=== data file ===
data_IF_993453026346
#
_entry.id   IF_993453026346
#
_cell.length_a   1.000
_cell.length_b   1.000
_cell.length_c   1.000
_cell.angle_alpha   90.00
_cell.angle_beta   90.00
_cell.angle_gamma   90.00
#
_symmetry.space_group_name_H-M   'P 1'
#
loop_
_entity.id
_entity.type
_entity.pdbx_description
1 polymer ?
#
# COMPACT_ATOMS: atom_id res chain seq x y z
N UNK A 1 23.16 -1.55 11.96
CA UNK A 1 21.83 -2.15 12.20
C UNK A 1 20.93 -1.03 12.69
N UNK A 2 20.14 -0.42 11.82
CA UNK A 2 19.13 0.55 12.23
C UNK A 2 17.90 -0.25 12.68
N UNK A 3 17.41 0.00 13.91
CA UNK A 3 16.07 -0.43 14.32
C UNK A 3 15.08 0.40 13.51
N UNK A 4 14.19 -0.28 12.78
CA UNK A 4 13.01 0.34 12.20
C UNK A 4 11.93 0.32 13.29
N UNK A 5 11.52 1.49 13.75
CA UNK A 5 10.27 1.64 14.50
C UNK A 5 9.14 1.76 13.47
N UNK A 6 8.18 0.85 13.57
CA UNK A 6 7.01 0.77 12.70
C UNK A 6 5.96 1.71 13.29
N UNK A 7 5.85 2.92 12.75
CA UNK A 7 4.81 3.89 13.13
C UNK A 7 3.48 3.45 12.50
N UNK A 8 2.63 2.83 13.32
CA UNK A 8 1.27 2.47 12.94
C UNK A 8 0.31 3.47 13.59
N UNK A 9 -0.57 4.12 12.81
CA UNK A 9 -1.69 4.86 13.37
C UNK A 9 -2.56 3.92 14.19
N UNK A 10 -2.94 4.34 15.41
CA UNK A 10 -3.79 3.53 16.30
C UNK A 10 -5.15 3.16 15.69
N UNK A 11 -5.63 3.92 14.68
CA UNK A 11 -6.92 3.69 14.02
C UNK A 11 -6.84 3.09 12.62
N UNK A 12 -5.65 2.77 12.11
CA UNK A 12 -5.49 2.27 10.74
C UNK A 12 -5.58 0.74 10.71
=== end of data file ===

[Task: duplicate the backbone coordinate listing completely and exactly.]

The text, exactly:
data_IF_993453026346
#
_entry.id   IF_993453026346
#
_cell.length_a   1.000
_cell.length_b   1.000
_cell.length_c   1.000
_cell.angle_alpha   90.00
_cell.angle_beta   90.00
_cell.angle_gamma   90.00
#
_symmetry.space_group_name_H-M   'P 1'
#
loop_
_entity.id
_entity.type
_entity.pdbx_description
1 polymer ?
#
# COMPACT_ATOMS: atom_id res chain seq x y z
N UNK A 1 23.16 -1.55 11.96
CA UNK A 1 21.83 -2.15 12.20
C UNK A 1 20.93 -1.03 12.69
N UNK A 2 20.14 -0.42 11.82
CA UNK A 2 19.13 0.55 12.23
C UNK A 2 17.90 -0.25 12.68
N UNK A 3 17.41 0.00 13.91
CA UNK A 3 16.07 -0.43 14.32
C UNK A 3 15.08 0.40 13.51
N UNK A 4 14.19 -0.28 12.78
CA UNK A 4 13.01 0.34 12.20
C UNK A 4 11.93 0.32 13.29
N UNK A 5 11.52 1.49 13.75
CA UNK A 5 10.27 1.64 14.50
C UNK A 5 9.14 1.76 13.47
N UNK A 6 8.18 0.85 13.57
CA UNK A 6 7.01 0.77 12.70
C UNK A 6 5.96 1.71 13.29
N UNK A 7 5.85 2.92 12.75
CA UNK A 7 4.81 3.89 13.13
C UNK A 7 3.48 3.45 12.50
N UNK A 8 2.63 2.83 13.32
CA UNK A 8 1.27 2.47 12.94
C UNK A 8 0.31 3.47 13.59
N UNK A 9 -0.57 4.12 12.81
CA UNK A 9 -1.69 4.86 13.37
C UNK A 9 -2.56 3.92 14.19
N UNK A 10 -2.94 4.34 15.41
CA UNK A 10 -3.79 3.53 16.30
C UNK A 10 -5.15 3.16 15.69
N UNK A 11 -5.63 3.92 14.68
CA UNK A 11 -6.92 3.69 14.02
C UNK A 11 -6.84 3.09 12.62
N UNK A 12 -5.65 2.77 12.11
CA UNK A 12 -5.49 2.27 10.74
C UNK A 12 -5.58 0.74 10.71